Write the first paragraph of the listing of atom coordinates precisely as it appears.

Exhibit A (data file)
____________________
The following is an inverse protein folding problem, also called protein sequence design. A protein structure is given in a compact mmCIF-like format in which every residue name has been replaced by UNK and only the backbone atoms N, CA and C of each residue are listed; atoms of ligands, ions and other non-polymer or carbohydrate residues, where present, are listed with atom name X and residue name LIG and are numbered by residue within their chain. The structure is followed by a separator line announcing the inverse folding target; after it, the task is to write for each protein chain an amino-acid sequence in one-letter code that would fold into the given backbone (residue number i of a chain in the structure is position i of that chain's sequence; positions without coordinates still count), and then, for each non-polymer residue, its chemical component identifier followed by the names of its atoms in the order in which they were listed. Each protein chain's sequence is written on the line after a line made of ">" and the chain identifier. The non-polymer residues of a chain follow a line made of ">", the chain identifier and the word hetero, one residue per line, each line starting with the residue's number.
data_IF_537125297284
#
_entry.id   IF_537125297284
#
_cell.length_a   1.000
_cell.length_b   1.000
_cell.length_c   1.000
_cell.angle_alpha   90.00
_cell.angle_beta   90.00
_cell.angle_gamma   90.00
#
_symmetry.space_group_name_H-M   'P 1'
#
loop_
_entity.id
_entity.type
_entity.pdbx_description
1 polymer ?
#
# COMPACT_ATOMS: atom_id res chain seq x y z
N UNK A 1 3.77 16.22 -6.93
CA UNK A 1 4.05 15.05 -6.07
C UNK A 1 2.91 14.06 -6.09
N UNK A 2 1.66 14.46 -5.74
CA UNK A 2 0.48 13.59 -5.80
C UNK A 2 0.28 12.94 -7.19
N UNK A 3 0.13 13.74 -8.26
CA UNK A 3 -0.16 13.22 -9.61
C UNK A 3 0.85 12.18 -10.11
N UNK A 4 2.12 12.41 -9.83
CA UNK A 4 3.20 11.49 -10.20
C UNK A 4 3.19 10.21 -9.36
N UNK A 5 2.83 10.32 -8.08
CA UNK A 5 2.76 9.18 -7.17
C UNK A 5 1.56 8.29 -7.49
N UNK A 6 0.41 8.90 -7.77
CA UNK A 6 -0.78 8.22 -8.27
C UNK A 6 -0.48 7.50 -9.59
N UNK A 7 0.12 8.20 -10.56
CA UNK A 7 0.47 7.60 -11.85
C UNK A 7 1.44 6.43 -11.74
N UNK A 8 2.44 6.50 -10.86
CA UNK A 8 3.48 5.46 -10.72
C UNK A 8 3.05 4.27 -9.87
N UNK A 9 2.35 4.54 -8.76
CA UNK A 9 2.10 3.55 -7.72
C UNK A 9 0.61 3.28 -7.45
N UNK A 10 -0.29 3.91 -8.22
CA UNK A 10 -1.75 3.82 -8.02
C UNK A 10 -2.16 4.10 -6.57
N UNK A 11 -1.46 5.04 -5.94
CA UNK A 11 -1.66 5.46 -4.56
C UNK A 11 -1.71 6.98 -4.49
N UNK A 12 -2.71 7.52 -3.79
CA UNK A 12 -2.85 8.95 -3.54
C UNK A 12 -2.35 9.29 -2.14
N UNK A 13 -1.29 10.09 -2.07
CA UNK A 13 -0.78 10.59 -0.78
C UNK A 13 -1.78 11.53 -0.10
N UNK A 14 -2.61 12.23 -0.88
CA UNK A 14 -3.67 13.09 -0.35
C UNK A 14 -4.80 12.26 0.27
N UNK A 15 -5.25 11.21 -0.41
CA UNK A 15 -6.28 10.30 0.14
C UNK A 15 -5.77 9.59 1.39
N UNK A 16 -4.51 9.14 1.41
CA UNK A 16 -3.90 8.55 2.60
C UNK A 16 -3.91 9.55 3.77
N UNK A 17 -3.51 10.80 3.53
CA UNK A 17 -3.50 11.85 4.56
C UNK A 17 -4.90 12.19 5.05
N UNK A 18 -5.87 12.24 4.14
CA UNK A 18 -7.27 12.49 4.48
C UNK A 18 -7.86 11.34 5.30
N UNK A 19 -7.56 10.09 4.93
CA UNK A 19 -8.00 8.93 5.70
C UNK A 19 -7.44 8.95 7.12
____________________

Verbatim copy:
The following is an inverse protein folding problem, also called protein sequence design. A protein structure is given in a compact mmCIF-like format in which every residue name has been replaced by UNK and only the backbone atoms N, CA and C of each residue are listed; atoms of ligands, ions and other non-polymer or carbohydrate residues, where present, are listed with atom name X and residue name LIG and are numbered by residue within their chain. The structure is followed by a separator line announcing the inverse folding target; after it, the task is to write for each protein chain an amino-acid sequence in one-letter code that would fold into the given backbone (residue number i of a chain in the structure is position i of that chain's sequence; positions without coordinates still count), and then, for each non-polymer residue, its chemical component identifier followed by the names of its atoms in the order in which they were listed. Each protein chain's sequence is written on the line after a line made of ">" and the chain identifier. The non-polymer residues of a chain follow a line made of ">", the chain identifier and the word hetero, one residue per line, each line starting with the residue's number.